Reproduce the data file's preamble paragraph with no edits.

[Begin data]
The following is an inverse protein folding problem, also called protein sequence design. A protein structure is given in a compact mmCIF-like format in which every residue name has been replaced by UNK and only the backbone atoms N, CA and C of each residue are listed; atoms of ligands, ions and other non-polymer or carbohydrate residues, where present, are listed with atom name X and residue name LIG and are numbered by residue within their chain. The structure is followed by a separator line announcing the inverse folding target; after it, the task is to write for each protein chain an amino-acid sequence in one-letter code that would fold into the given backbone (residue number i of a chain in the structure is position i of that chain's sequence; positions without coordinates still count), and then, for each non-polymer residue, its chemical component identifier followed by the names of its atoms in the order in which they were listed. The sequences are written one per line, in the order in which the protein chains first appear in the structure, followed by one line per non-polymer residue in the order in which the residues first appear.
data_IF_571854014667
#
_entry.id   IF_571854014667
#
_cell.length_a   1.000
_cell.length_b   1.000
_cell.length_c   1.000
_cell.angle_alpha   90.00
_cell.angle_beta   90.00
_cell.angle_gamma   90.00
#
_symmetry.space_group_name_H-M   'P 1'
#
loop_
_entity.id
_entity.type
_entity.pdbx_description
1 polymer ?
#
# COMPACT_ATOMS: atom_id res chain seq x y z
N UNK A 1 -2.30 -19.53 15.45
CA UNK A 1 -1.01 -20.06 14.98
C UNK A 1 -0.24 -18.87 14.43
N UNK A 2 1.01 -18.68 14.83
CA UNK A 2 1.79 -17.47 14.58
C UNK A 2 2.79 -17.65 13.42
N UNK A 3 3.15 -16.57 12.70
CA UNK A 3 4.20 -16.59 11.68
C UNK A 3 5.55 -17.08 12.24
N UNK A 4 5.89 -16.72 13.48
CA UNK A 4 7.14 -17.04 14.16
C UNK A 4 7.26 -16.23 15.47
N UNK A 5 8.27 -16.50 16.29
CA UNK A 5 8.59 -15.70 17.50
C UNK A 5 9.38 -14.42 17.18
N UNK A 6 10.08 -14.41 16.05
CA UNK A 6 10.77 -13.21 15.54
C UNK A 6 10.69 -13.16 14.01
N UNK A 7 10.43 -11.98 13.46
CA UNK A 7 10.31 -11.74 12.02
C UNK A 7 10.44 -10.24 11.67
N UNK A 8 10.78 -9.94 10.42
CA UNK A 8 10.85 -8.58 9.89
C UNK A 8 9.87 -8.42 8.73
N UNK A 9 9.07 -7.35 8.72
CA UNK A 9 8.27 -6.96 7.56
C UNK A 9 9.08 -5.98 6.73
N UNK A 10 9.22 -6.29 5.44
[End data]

The following is an inverse protein folding problem, also called protein sequence design. A protein structure is given in a compact mmCIF-like format in which every residue name has been replaced by UNK and only the backbone atoms N, CA and C of each residue are listed; atoms of ligands, ions and other non-polymer or carbohydrate residues, where present, are listed with atom name X and residue name LIG and are numbered by residue within their chain. The structure is followed by a separator line announcing the inverse folding target; after it, the task is to write for each protein chain an amino-acid sequence in one-letter code that would fold into the given backbone (residue number i of a chain in the structure is position i of that chain's sequence; positions without coordinates still count), and then, for each non-polymer residue, its chemical component identifier followed by the names of its atoms in the order in which they were listed. The sequences are written one per line, in the order in which the protein chains first appear in the structure, followed by one line per non-polymer residue in the order in which the residues first appear.